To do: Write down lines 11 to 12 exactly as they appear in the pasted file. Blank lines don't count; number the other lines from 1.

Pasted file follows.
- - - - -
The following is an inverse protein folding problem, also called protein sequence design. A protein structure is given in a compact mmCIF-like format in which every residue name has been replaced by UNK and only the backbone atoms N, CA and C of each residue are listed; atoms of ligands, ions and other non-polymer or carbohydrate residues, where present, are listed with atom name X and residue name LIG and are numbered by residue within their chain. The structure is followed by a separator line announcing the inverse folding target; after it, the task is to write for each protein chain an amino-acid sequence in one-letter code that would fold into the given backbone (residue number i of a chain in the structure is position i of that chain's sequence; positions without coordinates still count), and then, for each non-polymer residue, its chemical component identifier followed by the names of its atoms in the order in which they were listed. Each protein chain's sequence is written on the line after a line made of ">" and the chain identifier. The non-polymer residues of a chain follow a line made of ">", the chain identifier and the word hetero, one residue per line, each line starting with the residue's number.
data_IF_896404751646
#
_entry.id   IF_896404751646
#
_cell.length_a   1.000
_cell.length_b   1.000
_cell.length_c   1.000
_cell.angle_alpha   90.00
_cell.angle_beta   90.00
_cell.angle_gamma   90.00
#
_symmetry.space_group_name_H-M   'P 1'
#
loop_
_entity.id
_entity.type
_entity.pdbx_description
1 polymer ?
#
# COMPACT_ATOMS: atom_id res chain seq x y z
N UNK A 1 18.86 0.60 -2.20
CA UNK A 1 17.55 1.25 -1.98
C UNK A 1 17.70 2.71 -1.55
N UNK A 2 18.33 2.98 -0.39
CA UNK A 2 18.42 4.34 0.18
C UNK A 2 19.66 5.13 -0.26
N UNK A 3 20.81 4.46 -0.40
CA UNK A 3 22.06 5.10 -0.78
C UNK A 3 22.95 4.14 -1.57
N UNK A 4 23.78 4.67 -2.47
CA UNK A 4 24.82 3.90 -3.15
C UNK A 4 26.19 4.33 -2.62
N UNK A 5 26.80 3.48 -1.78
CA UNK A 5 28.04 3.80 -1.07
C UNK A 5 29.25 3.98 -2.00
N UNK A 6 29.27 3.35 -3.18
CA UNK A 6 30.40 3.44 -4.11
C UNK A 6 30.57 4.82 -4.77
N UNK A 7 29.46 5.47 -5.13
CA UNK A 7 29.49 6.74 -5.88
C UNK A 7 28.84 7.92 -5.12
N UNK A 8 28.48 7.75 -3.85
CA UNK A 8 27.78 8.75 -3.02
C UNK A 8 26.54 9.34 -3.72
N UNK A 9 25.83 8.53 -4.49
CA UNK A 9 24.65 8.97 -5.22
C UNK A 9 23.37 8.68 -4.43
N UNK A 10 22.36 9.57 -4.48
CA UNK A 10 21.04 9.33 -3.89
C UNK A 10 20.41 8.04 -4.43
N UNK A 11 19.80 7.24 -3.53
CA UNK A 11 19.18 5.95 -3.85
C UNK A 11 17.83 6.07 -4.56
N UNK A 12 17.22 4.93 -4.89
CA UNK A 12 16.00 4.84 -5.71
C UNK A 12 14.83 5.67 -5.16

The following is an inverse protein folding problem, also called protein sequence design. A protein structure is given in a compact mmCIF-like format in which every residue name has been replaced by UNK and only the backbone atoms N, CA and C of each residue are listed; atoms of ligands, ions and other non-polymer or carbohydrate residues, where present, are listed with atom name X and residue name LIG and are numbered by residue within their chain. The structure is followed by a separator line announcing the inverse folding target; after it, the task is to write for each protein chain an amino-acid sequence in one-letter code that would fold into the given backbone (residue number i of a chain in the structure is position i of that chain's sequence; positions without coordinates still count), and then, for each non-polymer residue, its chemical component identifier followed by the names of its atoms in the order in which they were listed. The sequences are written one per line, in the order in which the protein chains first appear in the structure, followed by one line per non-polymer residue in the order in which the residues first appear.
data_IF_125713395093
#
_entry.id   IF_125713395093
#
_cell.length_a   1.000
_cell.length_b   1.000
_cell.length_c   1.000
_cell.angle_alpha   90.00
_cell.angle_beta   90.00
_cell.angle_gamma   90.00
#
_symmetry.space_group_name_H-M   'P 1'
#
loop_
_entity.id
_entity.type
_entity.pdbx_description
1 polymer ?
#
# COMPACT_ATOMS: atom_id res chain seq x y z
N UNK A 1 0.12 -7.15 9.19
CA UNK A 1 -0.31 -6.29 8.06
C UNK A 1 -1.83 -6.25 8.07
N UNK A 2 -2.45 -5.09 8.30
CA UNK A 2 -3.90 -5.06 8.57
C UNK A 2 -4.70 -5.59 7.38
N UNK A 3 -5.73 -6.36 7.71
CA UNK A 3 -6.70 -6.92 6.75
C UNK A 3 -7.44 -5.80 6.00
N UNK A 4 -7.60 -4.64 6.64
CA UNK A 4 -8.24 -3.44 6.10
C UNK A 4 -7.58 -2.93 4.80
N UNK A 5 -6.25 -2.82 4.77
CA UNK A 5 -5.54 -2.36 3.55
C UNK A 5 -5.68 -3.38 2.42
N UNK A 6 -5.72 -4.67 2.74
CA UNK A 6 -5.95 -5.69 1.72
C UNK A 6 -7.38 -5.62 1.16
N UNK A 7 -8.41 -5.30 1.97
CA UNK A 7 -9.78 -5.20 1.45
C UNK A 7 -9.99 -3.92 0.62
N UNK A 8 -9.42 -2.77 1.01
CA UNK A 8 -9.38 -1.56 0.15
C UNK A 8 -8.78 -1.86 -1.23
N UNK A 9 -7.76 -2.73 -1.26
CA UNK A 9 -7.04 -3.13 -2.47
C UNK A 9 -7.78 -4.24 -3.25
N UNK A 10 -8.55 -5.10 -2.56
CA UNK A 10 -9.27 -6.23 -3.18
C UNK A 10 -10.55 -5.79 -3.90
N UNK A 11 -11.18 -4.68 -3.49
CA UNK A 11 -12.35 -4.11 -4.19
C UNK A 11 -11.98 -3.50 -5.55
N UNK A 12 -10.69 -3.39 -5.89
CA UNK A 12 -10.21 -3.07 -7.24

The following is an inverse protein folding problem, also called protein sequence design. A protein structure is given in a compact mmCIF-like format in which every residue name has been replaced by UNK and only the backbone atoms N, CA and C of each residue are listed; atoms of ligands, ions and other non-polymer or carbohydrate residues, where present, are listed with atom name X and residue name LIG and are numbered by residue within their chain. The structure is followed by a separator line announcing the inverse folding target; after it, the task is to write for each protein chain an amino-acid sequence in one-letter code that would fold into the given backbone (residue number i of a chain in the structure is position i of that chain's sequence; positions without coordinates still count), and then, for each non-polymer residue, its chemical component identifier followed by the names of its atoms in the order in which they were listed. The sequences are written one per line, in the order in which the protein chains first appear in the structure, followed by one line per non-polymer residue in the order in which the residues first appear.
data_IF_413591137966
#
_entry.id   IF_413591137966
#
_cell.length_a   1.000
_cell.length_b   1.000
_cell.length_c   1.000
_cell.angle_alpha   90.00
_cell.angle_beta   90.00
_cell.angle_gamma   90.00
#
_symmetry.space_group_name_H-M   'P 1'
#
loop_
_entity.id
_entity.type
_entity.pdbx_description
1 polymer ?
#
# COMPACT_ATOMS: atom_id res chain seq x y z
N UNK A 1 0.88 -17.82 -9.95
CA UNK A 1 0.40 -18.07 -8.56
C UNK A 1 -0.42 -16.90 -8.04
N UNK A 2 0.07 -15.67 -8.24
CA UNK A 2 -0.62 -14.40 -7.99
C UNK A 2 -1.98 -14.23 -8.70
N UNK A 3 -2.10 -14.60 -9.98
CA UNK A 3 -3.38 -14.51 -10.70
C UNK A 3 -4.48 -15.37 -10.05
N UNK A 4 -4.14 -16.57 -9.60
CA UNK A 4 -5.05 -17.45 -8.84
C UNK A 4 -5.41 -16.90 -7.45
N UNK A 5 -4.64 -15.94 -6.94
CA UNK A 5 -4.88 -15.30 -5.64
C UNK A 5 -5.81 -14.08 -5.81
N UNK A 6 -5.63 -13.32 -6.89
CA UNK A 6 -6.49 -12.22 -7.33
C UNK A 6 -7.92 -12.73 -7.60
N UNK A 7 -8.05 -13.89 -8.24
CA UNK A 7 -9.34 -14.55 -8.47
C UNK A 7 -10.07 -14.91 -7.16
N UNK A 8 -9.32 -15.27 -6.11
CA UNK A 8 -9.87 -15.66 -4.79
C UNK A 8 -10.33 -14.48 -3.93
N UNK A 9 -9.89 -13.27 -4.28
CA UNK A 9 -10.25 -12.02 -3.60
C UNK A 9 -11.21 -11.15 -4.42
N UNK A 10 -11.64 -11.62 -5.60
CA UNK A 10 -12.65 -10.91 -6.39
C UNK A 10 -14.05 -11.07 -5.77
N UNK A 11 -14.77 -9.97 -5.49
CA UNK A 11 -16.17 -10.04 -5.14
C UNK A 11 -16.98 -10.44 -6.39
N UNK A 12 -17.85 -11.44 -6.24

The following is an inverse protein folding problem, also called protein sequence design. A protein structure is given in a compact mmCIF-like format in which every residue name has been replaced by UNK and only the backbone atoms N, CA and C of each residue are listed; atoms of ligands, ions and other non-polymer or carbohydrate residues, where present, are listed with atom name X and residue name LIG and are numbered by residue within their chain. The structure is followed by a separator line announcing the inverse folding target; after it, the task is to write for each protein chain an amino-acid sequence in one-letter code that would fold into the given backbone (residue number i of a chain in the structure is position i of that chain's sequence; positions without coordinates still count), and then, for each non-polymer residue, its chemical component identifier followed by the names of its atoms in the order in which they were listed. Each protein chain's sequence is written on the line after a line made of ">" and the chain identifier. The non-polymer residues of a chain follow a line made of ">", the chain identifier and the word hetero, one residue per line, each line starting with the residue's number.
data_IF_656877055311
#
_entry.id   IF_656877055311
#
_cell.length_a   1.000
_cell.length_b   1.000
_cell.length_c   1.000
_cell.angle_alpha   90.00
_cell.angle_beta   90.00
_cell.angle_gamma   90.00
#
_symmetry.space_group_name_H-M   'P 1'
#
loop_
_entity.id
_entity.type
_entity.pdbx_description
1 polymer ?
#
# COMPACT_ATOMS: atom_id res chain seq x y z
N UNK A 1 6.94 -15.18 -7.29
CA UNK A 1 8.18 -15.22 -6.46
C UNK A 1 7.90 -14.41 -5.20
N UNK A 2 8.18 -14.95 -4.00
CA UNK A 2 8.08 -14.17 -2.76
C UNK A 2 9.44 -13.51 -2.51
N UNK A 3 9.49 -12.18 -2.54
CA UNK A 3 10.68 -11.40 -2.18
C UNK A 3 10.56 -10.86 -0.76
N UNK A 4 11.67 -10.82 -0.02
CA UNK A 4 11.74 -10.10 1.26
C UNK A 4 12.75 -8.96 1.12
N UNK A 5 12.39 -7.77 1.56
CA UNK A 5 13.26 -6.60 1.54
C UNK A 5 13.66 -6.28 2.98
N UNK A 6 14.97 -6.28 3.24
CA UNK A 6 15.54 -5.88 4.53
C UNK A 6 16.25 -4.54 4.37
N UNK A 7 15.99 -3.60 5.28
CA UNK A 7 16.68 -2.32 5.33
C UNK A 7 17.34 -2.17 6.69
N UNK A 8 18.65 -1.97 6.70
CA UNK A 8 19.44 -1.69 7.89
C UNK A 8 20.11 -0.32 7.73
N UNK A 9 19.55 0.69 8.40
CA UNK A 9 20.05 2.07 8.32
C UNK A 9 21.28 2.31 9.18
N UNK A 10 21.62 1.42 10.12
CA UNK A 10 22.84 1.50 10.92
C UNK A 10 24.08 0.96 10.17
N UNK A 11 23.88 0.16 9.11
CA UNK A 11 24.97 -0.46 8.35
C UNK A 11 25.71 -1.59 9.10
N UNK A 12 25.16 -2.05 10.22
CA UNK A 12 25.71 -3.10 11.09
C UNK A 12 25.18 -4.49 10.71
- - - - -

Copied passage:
_cell.angle_gamma   90.00
#